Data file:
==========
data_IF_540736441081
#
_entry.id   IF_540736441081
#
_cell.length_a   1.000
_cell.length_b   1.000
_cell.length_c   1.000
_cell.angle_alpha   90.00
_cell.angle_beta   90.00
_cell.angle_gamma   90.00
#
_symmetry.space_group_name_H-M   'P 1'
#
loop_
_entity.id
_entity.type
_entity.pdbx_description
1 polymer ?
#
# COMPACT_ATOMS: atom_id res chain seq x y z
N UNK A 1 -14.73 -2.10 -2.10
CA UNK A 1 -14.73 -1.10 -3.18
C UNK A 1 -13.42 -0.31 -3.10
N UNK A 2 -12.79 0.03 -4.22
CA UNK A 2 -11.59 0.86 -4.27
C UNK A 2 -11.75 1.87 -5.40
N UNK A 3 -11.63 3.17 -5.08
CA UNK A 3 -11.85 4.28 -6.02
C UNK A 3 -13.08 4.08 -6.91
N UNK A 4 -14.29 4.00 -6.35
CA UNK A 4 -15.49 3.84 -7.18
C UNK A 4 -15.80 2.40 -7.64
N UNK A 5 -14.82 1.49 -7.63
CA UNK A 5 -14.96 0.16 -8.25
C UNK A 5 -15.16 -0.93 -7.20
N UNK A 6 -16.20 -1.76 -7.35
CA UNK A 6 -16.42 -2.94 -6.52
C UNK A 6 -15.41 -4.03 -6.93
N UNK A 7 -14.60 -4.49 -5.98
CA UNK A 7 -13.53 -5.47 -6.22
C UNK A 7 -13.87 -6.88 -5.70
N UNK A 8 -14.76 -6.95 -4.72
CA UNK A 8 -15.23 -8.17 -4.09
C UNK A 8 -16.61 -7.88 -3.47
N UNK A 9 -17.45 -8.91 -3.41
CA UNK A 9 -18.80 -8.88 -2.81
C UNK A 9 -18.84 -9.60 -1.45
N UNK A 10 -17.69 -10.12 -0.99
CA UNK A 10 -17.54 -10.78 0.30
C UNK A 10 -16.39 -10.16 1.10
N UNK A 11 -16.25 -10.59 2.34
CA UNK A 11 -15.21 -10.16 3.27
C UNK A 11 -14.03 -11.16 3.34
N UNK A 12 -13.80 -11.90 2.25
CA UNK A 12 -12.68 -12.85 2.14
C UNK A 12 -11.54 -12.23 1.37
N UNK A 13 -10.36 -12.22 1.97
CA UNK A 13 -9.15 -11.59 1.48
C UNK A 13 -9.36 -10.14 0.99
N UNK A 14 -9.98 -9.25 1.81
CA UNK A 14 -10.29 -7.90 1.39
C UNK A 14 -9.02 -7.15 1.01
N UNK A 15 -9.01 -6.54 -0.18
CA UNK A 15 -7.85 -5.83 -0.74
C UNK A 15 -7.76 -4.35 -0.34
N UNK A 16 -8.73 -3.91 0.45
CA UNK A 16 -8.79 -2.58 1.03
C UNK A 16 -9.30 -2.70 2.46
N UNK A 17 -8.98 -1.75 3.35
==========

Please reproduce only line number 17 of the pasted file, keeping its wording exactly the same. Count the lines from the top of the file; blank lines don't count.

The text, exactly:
_entity.pdbx_description